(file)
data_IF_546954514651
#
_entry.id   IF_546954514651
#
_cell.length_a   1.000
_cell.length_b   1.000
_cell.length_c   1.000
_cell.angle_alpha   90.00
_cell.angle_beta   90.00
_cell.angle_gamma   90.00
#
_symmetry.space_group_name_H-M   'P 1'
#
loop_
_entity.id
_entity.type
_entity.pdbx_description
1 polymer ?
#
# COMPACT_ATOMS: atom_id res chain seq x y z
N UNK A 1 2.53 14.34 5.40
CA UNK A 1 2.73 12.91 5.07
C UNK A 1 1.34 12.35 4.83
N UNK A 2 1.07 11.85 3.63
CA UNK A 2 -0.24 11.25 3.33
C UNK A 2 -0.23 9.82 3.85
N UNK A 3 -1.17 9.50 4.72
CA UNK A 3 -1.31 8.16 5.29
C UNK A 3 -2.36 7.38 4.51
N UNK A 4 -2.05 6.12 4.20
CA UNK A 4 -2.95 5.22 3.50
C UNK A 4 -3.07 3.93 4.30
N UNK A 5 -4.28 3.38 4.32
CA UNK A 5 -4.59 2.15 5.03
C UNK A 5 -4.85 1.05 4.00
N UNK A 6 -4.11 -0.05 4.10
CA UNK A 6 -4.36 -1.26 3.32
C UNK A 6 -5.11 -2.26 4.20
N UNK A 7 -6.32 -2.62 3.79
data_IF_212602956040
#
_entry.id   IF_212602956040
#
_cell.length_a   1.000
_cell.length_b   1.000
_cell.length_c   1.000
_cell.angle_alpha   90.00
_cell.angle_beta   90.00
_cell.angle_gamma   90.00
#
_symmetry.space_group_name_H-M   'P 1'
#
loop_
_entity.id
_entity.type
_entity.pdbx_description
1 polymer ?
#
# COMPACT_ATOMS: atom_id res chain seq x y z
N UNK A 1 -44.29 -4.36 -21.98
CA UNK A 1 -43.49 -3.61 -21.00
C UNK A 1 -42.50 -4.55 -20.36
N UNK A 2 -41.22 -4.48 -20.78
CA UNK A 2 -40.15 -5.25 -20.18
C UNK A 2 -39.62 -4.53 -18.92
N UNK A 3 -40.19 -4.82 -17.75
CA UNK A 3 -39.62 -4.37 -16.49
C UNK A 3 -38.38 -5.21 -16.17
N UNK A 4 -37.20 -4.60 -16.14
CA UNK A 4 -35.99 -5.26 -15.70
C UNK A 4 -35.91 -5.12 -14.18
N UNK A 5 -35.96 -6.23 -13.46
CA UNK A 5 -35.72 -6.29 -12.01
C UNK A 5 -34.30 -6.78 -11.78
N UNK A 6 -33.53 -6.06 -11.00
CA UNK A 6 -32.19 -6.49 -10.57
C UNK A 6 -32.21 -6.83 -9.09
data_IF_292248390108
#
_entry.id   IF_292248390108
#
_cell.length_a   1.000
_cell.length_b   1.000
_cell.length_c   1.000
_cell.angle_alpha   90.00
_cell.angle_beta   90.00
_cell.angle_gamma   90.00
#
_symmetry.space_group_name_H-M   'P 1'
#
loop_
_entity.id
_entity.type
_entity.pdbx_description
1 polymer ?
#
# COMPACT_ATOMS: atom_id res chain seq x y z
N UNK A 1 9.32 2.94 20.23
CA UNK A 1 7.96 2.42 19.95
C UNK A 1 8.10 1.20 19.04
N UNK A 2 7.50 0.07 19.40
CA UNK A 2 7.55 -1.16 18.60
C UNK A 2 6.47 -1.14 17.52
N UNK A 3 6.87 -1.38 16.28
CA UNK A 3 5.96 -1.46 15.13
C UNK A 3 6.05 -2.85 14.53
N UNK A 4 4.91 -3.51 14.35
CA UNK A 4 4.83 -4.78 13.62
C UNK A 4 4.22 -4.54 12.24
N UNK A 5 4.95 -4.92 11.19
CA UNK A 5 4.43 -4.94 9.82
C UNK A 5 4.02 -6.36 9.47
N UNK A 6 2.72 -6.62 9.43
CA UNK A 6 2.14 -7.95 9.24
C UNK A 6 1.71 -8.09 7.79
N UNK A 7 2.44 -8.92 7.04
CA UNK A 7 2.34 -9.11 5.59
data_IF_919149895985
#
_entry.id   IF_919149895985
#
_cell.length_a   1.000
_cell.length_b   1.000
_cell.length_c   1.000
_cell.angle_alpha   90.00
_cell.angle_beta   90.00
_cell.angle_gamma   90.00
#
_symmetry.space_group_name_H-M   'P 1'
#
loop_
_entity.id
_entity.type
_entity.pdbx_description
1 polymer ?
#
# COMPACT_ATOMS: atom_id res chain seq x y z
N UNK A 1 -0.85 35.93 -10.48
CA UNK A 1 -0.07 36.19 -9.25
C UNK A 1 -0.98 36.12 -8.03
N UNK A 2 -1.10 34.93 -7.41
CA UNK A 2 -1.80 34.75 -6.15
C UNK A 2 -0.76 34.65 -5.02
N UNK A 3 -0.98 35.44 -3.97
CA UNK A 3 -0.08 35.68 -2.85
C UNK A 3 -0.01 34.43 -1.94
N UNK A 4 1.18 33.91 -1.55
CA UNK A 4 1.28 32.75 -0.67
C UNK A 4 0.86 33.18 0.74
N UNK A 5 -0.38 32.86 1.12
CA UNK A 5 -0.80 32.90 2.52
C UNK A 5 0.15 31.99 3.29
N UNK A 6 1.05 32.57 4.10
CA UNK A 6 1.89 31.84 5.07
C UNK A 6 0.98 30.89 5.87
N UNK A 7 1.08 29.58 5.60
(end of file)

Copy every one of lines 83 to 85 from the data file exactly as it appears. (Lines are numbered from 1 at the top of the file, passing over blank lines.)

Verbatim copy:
_cell.length_b   1.000
_cell.length_c   1.000
_cell.angle_alpha   90.00